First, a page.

Finance and the humanities
September 27, 2011
A recent conference in Duke University posed a fascinating yet difficult challenge. The event was hosted by Ian Baucom at The Franklin Humanities Institute. And its goal was to seek ways for social scientists and humanities scholars to collaborate in re-thinking finance in the wake of the credit crisis. Charles Piot, from Anthropology, co-organized the event.
The invitation, however, did not come with an instruction manual. And so as I arrived to our rather splendid digs in Durham (The King’s Daughters… best European hotel west of Paris), the nagging question on my mind was, what are the common interests between myself and the humanities? I’ll leave that as an open question. Rather than writing a full-blown conference report (a website with video is in the making), I’d just like to highlight two presentations and will leave my own presentation for another post.
First, the presentation of Mary Poovey and Kevin Brine. The two of them are writing a history of the “naturalization” of financial models. They ask a very relevant question: how did complex ideas as discounted cash flow end up seeming unproblematic to us? In my view, this important project should also consider the ways in which investment firms do not fully naturalize models. David Stark and I detected that sophisticated arbitrageurs use models without blindly believing in them. Their trades still blow up, of course, but they do when their “reflexive devices” fail to work.
The day included other fascinating presentations. Caroline Hardin built on existing work on arbitrage to put together what could be a Marxist theory of quantitative finance. Bill Maurer gave a fascinating account of payment, weighting in on current politics with historical arguments in favor of the Federal Reserve.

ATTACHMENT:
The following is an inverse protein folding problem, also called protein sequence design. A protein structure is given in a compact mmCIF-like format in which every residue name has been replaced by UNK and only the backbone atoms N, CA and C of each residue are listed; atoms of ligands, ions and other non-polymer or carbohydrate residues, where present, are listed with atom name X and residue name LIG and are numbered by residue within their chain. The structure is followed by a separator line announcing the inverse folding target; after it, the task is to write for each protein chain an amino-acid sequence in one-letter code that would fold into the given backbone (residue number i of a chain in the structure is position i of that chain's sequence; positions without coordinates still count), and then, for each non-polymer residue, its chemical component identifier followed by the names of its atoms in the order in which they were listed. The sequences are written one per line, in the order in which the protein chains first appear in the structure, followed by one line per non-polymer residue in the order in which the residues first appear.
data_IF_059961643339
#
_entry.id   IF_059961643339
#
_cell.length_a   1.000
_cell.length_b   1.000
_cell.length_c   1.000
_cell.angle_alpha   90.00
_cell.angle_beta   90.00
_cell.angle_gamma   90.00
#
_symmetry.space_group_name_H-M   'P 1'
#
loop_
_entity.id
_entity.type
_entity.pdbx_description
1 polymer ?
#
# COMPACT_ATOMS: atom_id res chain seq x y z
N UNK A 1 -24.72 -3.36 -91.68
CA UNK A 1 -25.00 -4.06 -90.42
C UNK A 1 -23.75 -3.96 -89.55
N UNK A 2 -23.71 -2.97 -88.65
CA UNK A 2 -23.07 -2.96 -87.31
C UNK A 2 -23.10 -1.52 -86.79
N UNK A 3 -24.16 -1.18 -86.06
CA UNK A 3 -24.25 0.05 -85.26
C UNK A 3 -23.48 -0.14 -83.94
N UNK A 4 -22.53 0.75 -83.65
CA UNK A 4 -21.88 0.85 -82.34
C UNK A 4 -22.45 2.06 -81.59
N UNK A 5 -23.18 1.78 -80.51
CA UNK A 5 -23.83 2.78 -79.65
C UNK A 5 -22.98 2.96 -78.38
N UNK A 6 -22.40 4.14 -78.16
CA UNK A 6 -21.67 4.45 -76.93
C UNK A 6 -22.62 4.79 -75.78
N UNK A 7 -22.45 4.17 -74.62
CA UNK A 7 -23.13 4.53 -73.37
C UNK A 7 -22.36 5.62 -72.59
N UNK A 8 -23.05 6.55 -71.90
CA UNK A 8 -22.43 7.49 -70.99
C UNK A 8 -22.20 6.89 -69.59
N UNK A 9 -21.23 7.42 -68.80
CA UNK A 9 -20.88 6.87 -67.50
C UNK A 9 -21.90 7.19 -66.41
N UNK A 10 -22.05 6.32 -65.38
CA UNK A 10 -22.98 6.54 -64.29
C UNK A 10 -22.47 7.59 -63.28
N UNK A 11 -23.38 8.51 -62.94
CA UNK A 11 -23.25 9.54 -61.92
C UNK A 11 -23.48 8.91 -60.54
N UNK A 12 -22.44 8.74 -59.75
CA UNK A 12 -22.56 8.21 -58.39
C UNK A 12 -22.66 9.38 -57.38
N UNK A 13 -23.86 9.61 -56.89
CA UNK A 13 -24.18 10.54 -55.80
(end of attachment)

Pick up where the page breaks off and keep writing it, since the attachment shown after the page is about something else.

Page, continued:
But most of the questions went to Karen Ho, on banker’s morals. Many academics, she notes, ask themselves how investment bankers sleep at night. Yet in viewing them as immoral, they are just projecting their own morality. In fact, she argues, bankers have an acute but different sense of social good. How do they help society? According to themselves, they facilitate creative destruction. Make prices more efficient. In effect, they are socialized into a peculiar morality: hierarchical classification. They are at the pinnacle as the moral order of capitalism. The rest of economy fat slow and dumb. And they are the guardians.
Ho, the author of Liquidated, was not just brilliant but also useful. The morals of “social sorting” explain, for instance, the rogue trader at UBS. Like Jerome Kerviel in Societe Generale, the latest rogue was a mid-level employees in a middle-office. As the Financial Times put it, “middle class blokes in Thomas Pink shirts.” Surely, not a coincidence? As a recent book by Vincent Lepinay contends, knowledge flow within tough, meritocratic, successful investment banks… is nearly impossible.